What is the Impact

Environmental Impact of the Site Adjoining Hanes Park

  • Open Green Space Reduced Urban green space, an endangered civic resource, would be severely and permanently diminished. Hanes Park and the Wiley hills currently offers all citizens an un-programmed green space and a waterway rich with diverse species of trees and birds, close to downtown.
  • Park Vistas Destroyed The park’s pastoral nature would be diminished by the scale of proposed adjacent structures and pervasive noise.
  • Waterways Contaminated Traffic runoff and pollution would contaminate Peter’s Creek.
  • Trees Lost Mature trees, not only on the project site but also along Hawthorne Road would be sacrificed as roads are cut into the green space. The loss of these stately old-growth trees would drastically diminish the park-like character of the area.
Financial Impact of the Site Adjoining Hanes Park
  • Project Costs The current proposal shifts all responsibility to Home Field Advantage, however HFA has not changed their projected fundraising goal of $5-6 million to reflect increased financial responsibility. No estimate of total cost has been presented to date.
  • Maintenance Costs Taxpayers must take on the expense of operation and upkeep of the proposed complex (stadium with lights & security personnel, roads, parking lot & bridge).
  • Potential Additional Costs A previous private fundraising attempt for the renovation of Reynolds Auditorium fell short of private funds. Taxpayers were burdened with the unpaid debt. This could happen again.
Civic Impact of the Site Adjoining Hanes Park 
  • Emergency Access Hindered One of the main emergency routes from East/West communities to Wake Forest Medical Center is Northwest Blvd (via Hawthorne Rd). Congestion from cars, buses and crowds surrounding the stadium would negatively impact emergency vehicle access.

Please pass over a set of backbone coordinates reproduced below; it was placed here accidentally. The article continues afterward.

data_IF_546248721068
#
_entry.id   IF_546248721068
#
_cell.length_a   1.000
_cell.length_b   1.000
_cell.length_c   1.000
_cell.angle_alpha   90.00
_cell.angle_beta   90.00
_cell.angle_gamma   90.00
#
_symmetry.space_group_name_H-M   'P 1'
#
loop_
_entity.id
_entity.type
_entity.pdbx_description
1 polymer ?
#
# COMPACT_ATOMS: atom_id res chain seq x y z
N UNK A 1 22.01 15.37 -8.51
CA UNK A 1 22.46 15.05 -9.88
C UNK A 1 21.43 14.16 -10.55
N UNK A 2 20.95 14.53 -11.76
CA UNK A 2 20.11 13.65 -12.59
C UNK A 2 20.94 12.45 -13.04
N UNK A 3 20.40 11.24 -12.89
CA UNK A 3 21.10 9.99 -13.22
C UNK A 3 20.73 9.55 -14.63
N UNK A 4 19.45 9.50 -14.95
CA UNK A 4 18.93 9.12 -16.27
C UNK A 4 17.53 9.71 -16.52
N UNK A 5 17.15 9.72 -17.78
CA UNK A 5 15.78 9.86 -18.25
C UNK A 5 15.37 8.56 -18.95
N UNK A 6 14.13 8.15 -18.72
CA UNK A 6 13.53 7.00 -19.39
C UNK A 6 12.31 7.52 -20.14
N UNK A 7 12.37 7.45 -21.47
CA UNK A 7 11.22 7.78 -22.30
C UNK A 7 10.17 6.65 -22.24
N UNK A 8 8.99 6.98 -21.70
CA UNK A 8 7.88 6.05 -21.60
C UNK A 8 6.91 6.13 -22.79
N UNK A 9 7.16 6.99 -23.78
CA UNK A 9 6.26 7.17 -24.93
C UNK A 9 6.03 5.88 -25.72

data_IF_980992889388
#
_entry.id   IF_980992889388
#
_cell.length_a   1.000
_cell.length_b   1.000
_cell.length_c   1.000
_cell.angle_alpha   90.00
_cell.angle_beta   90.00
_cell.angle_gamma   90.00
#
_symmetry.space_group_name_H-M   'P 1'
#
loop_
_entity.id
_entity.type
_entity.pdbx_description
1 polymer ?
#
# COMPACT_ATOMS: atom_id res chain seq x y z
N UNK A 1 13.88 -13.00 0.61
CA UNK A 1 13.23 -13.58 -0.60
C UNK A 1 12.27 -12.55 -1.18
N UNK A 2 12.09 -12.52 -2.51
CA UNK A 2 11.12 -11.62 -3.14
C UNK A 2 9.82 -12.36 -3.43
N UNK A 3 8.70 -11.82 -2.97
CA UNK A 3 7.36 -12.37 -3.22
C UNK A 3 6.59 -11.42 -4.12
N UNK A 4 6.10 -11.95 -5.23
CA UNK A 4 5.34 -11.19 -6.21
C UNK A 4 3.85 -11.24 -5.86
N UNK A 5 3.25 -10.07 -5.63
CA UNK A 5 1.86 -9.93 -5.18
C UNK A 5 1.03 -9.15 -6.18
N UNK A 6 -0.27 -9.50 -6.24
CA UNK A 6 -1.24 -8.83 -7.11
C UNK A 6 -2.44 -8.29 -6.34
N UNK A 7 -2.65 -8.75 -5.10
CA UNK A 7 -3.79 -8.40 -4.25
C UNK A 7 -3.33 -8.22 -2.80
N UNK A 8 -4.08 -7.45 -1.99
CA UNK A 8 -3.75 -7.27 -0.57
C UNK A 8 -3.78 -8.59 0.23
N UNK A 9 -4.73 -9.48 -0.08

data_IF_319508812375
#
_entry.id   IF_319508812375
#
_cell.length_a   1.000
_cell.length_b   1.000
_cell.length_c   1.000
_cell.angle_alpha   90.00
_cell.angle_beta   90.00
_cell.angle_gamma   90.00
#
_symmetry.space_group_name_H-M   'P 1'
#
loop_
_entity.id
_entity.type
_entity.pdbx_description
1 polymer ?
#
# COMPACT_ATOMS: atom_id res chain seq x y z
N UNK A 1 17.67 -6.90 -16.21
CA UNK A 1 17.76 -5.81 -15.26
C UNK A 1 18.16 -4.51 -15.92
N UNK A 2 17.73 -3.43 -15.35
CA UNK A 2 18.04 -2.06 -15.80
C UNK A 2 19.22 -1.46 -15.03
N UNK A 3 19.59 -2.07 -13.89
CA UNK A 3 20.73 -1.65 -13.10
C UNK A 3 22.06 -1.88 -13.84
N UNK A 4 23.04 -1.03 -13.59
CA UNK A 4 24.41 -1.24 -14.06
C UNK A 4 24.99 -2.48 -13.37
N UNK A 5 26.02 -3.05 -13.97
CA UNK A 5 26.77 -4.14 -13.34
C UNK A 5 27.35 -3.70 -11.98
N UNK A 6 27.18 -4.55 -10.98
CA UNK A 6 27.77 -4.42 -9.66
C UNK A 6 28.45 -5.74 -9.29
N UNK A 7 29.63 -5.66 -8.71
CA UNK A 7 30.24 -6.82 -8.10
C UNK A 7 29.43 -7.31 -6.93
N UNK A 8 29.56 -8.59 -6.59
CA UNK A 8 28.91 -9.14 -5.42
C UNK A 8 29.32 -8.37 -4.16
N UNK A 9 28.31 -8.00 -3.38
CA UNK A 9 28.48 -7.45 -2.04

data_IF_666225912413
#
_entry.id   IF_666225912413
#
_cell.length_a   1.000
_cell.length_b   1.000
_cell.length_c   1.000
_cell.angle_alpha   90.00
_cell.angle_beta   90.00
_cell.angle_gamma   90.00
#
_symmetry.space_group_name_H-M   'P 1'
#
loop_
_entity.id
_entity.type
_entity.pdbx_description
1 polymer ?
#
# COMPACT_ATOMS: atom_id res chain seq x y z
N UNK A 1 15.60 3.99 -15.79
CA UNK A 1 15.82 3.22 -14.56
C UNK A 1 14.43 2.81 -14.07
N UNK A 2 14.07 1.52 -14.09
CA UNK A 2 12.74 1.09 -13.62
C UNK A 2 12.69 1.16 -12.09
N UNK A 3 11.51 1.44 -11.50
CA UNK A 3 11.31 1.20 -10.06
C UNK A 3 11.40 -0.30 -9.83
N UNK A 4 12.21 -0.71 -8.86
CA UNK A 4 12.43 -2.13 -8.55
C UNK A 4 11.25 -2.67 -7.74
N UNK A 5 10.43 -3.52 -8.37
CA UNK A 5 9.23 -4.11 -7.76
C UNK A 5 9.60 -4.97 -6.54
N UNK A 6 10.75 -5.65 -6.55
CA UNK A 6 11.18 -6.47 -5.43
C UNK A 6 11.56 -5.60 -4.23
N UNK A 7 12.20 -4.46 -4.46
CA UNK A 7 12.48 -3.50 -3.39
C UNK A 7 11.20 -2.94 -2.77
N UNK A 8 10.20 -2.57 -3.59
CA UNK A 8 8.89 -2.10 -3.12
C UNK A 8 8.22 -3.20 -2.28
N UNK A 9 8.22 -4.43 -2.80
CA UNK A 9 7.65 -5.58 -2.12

• Traffic Congestion Already slated as a critical artery in the Business 40 shutdown plan, Northwest Blvd is expected to absorb re-routed interstate traffic during years of project construction. Any additional traffic congestion would cause a horrific impact on already over-burdened communities during interstate bridge construction. 
  • Parking Problems Provision for parking is inadequate. A small parking lot next to the stadium with maximum capacity of 35 cars is all that is currently proposed. One event could bring 2,000 cars into the streets and neighborhoods surrounding the park.
  • Few Students Benefit The proposed stadium would serve a few students, diverting funds from academic programs that serve all students.
  • Exclusive Use The stadium would serve a single interest group, not the needs of the citizenry as a whole. Its walls and fences would keep out anyone not directly involved in Reynolds athletics. 

Ultimately, this is a School Board project. They decide whether to proceed with the project and how to allocate funds. Theo Helm, spokesperson for the schools, said “Our board has informally told them [stadium backers] that if you can raise the money for the stadium that they will approve a plan to put the stadium together.”   School Board projects do not require any public hearings or public process, but citizens may attend meetings.

Note: Reynolds High School’s current stadium at Deaton-Thompson has been proposed to receive funding for repairs.

See the School Board’s full June 2012 bond referendum.